Sometimes actors create connections in the most basic ways, Joe says. “For Winnie-the-Pooh (which earned multiple Suzi nominations this year, including best ensemble cast in theater for youth), we had four adult and three child actors.  Between shows we’d have about an hour break. I’d go the green room.  I drank coffee and ate animal crackers and we messed around during that hour. We played. I really like kids. I think they’re hilarious. I got to have fun with these kids all summer. Does it improve the kids’ acting ability? Maybe. Because they’re really comfortable with me, if they were going to take a chance and make a big choice—and many kids are not ready to make big choices—they feel the trust required to make that big choice. So, I think it’s a good thing.”

The cast of Winnie-the-Pooh at the Alliance Theater, nominated in 2018 for a Suzi Bass Award for Outstanding Ensemble in Theater for Youth, Joe Sykes, Mabel Tyler, Maria Rodriguez-Sager, Isake Akanke, Caleb Baumann, Grant Chapman.

The troupe

Some theaters choose to make ensemble work part of their identity, their brand. Joe cites Atlanta’s Out of Hand, where he’s a long-time core member. Out of Hand is known for innovative, edgy productions and its use of “devised” theater that leans heavily on the creative skills of ensemble casts.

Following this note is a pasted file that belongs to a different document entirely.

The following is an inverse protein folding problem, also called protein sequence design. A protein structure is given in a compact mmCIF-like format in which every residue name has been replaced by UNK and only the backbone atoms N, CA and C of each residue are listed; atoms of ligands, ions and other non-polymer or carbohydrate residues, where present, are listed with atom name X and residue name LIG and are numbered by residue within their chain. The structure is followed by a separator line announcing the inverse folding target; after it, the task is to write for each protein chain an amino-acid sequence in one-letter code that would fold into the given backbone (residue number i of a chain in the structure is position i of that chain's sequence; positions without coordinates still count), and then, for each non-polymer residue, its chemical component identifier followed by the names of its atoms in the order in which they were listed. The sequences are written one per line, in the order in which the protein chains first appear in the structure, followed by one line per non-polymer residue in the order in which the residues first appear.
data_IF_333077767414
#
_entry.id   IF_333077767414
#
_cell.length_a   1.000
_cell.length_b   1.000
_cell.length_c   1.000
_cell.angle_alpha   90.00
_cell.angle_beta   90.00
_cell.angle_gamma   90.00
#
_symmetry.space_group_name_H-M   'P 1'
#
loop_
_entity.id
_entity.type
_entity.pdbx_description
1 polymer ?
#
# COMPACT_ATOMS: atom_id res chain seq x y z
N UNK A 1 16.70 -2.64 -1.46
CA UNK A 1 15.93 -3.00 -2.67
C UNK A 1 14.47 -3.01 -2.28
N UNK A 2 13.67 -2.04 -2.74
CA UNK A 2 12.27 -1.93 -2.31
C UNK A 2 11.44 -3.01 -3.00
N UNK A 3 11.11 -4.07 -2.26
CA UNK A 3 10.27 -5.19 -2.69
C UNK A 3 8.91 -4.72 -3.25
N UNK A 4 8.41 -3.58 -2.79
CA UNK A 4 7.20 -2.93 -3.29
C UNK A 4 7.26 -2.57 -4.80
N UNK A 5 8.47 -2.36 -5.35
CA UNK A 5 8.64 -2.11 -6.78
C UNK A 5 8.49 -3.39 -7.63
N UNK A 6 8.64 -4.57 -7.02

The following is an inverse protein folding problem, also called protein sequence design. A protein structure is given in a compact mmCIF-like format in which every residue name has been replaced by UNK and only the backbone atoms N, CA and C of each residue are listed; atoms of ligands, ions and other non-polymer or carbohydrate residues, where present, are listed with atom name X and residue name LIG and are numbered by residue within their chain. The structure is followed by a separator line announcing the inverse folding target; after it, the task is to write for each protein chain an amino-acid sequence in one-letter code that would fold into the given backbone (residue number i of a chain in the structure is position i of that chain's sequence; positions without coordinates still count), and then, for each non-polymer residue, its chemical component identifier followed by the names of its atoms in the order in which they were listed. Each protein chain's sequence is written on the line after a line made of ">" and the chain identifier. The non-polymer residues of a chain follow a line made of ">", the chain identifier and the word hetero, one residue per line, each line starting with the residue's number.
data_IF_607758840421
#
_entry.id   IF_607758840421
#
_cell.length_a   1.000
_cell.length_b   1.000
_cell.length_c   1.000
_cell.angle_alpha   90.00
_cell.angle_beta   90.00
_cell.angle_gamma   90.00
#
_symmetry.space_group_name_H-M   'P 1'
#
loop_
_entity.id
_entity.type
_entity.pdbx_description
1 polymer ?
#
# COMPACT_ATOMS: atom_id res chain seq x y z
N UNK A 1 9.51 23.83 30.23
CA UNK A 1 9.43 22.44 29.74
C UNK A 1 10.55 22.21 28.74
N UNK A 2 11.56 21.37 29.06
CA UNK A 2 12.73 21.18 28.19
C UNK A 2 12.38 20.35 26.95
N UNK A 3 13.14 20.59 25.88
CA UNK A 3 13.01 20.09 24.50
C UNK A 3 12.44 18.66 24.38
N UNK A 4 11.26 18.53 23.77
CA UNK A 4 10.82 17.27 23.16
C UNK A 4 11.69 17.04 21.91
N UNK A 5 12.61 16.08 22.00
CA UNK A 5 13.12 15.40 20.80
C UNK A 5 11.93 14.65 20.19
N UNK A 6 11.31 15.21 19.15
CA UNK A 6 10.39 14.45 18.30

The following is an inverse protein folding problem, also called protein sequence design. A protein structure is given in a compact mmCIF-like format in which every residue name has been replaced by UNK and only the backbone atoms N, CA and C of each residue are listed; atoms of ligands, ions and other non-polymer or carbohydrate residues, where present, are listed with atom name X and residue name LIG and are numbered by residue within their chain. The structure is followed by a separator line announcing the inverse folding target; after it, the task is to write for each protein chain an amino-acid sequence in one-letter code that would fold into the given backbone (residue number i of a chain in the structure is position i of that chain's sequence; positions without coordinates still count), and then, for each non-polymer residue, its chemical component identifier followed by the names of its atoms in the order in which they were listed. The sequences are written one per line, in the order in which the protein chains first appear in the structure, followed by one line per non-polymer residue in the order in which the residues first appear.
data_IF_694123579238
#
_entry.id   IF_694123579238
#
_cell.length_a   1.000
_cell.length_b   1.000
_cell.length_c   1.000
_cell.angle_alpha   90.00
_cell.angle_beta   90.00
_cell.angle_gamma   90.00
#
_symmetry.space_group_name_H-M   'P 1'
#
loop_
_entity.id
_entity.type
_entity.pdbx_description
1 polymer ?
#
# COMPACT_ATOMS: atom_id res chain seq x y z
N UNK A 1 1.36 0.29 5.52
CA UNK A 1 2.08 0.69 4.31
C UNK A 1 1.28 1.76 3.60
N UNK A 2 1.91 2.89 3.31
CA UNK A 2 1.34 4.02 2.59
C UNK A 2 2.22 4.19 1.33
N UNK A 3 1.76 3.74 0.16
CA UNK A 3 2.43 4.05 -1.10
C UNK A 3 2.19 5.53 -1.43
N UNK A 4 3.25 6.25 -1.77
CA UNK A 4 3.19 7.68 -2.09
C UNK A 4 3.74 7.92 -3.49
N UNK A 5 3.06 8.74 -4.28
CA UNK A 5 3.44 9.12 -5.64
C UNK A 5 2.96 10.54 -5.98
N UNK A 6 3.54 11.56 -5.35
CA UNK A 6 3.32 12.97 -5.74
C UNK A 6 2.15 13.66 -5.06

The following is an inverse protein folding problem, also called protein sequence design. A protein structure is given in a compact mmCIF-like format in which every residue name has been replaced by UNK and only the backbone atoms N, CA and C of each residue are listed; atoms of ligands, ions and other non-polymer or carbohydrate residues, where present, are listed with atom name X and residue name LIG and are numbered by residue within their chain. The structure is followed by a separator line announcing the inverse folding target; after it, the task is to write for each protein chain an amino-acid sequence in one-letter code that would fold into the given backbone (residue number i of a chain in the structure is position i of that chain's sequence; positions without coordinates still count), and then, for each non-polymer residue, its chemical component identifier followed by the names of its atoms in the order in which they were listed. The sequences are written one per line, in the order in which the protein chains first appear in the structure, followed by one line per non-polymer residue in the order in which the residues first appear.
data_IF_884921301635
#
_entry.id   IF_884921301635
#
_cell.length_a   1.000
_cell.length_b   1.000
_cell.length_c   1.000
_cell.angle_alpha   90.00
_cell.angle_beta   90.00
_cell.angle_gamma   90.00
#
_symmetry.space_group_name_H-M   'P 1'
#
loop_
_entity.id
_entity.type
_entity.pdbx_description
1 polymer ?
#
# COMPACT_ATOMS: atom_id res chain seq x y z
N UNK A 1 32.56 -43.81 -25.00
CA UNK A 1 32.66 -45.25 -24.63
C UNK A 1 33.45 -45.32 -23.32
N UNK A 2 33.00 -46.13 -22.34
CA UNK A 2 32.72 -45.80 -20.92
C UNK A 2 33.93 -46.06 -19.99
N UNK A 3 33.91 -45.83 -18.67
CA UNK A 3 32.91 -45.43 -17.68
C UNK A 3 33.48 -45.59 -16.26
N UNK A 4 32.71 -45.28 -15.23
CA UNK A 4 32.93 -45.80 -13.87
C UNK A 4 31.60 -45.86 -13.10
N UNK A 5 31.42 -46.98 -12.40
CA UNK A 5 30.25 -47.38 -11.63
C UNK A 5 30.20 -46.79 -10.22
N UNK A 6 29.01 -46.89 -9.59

“In the traditional sense,” Joe says, “ensemble-based theaters like Out of Hand are groups of people who work together over and over on different projects. They come together and they produce new work, maybe original work, or work with a special look, a personalized look, depending on how that company defines itself in relation to older works. In working with the same people over and over again, the work and risk taking becomes easier because you build relationships and trust—a great environment for growth and creativity.”


Working on Reykjavik has been a homecoming for Joe. Over the past 15 years, he has worked with director Melissa Foulger and playwright Steve Yockey on four other premiere productions at Actor’s Express. All of these productions won their own awards and recognition.

“Working with Melissa and Steve is my most favorite thing in the world to do,” Joe Says. “I think Steve loves everything I bring to the table, even if it is dead wrong. But that happens much less frequently. Working with them is just Trust. And with that trust comes a freedom to explore.

“People who like my work, like it because I’m ready to jump—just step off the ledge and make the big choice.  And I gained that fearlessness through working with Melissa and Steve. It’s always way cooler to make a big choice. It’s more fun. They are so good at what they do and they build up my confidence. That carries into the rest of the world.  I can say, ‘Well, this is what I would do with Steve and Melissa and I’m gonna do it here and if they like it, they like it; if they don’t, they don’t.’ And more often than not, they like it.”